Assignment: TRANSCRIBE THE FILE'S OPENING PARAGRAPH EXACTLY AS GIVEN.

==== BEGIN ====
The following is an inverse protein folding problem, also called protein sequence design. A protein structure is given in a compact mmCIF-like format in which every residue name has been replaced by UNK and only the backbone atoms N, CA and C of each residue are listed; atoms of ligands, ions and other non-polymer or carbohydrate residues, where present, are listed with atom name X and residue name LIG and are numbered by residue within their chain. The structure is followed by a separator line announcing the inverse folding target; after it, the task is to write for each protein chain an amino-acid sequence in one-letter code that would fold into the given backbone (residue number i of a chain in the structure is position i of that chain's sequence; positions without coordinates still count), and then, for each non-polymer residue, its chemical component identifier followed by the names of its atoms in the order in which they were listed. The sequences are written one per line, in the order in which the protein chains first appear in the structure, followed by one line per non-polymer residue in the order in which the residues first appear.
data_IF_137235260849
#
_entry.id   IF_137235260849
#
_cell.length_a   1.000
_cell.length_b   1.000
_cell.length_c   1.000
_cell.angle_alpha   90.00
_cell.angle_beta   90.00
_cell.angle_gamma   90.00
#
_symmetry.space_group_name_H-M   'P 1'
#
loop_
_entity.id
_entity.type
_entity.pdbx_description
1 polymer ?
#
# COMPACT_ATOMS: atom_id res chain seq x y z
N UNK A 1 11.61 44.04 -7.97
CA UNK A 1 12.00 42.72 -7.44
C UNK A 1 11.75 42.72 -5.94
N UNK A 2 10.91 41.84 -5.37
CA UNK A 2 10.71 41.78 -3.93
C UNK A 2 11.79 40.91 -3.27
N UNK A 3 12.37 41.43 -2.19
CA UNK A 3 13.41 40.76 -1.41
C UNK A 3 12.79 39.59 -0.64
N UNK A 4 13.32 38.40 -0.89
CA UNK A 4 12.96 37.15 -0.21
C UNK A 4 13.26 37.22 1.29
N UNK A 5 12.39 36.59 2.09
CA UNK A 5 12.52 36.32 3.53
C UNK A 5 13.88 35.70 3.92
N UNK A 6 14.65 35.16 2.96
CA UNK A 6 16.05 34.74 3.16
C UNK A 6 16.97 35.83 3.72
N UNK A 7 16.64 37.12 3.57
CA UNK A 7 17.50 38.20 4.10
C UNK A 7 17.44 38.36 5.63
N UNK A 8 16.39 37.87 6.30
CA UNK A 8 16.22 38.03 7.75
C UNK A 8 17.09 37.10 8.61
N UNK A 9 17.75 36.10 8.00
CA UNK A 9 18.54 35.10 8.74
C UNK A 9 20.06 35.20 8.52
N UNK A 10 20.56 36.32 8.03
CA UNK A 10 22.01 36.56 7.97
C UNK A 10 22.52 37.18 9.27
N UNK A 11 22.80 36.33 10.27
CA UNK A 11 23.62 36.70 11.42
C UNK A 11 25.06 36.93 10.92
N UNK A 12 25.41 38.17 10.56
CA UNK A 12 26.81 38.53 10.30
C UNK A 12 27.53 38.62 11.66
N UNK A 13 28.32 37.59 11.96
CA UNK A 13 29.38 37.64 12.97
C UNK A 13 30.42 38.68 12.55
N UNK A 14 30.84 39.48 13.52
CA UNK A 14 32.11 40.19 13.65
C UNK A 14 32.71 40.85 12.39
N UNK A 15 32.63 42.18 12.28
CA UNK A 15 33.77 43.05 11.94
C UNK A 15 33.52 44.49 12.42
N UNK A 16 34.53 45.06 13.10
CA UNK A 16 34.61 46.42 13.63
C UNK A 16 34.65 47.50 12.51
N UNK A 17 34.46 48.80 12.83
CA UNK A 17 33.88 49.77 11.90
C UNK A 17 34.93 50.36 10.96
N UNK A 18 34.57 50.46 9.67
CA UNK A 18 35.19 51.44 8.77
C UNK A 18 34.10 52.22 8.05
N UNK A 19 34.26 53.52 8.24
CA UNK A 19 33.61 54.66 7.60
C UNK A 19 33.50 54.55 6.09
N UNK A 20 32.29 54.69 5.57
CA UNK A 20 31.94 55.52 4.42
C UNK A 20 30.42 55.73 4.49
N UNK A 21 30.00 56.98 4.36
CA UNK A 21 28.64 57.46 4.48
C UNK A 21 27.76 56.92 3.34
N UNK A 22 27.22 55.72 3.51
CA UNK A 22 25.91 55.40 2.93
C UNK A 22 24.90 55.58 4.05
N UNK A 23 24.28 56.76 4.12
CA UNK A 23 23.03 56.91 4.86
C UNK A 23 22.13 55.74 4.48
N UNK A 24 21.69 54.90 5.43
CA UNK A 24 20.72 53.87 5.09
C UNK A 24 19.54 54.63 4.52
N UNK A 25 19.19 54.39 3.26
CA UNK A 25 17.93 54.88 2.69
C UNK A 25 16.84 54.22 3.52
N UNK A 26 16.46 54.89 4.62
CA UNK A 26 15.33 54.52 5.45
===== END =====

The following is an inverse protein folding problem, also called protein sequence design. A protein structure is given in a compact mmCIF-like format in which every residue name has been replaced by UNK and only the backbone atoms N, CA and C of each residue are listed; atoms of ligands, ions and other non-polymer or carbohydrate residues, where present, are listed with atom name X and residue name LIG and are numbered by residue within their chain. The structure is followed by a separator line announcing the inverse folding target; after it, the task is to write for each protein chain an amino-acid sequence in one-letter code that would fold into the given backbone (residue number i of a chain in the structure is position i of that chain's sequence; positions without coordinates still count), and then, for each non-polymer residue, its chemical component identifier followed by the names of its atoms in the order in which they were listed. The sequences are written one per line, in the order in which the protein chains first appear in the structure, followed by one line per non-polymer residue in the order in which the residues first appear.